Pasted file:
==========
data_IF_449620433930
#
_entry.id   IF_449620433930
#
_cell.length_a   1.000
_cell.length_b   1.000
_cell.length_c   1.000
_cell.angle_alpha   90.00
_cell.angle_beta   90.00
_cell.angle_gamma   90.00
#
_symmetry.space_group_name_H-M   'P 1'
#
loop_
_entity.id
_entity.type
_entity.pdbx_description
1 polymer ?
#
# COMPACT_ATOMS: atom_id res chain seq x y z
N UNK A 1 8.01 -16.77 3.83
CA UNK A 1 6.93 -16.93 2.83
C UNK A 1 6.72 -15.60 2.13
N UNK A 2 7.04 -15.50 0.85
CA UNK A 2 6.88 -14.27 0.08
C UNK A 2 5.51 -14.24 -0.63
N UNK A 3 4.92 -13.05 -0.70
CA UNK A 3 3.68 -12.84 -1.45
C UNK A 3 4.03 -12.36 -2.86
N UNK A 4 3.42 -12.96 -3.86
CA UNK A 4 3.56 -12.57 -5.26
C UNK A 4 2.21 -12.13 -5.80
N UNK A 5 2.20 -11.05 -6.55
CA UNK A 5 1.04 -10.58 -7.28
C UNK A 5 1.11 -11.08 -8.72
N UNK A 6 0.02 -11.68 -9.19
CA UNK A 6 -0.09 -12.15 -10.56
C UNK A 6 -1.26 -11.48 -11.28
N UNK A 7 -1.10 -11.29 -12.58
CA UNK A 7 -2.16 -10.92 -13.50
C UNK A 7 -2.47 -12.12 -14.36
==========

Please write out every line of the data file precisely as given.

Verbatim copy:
data_IF_449620433930
#
_entry.id   IF_449620433930
#
_cell.length_a   1.000
_cell.length_b   1.000
_cell.length_c   1.000
_cell.angle_alpha   90.00
_cell.angle_beta   90.00
_cell.angle_gamma   90.00
#
_symmetry.space_group_name_H-M   'P 1'
#
loop_
_entity.id
_entity.type
_entity.pdbx_description
1 polymer ?
#
# COMPACT_ATOMS: atom_id res chain seq x y z
N UNK A 1 8.01 -16.77 3.83
CA UNK A 1 6.93 -16.93 2.83
C UNK A 1 6.72 -15.60 2.13
N UNK A 2 7.04 -15.50 0.85
CA UNK A 2 6.88 -14.27 0.08
C UNK A 2 5.51 -14.24 -0.63
N UNK A 3 4.92 -13.05 -0.70
CA UNK A 3 3.68 -12.84 -1.45
C UNK A 3 4.03 -12.36 -2.86
N UNK A 4 3.42 -12.96 -3.86
CA UNK A 4 3.56 -12.57 -5.26
C UNK A 4 2.21 -12.13 -5.80
N UNK A 5 2.20 -11.05 -6.55
CA UNK A 5 1.04 -10.58 -7.28
C UNK A 5 1.11 -11.08 -8.72
N UNK A 6 0.02 -11.68 -9.19
CA UNK A 6 -0.09 -12.15 -10.56
C UNK A 6 -1.26 -11.48 -11.28
N UNK A 7 -1.10 -11.29 -12.58
CA UNK A 7 -2.16 -10.92 -13.50
C UNK A 7 -2.47 -12.12 -14.36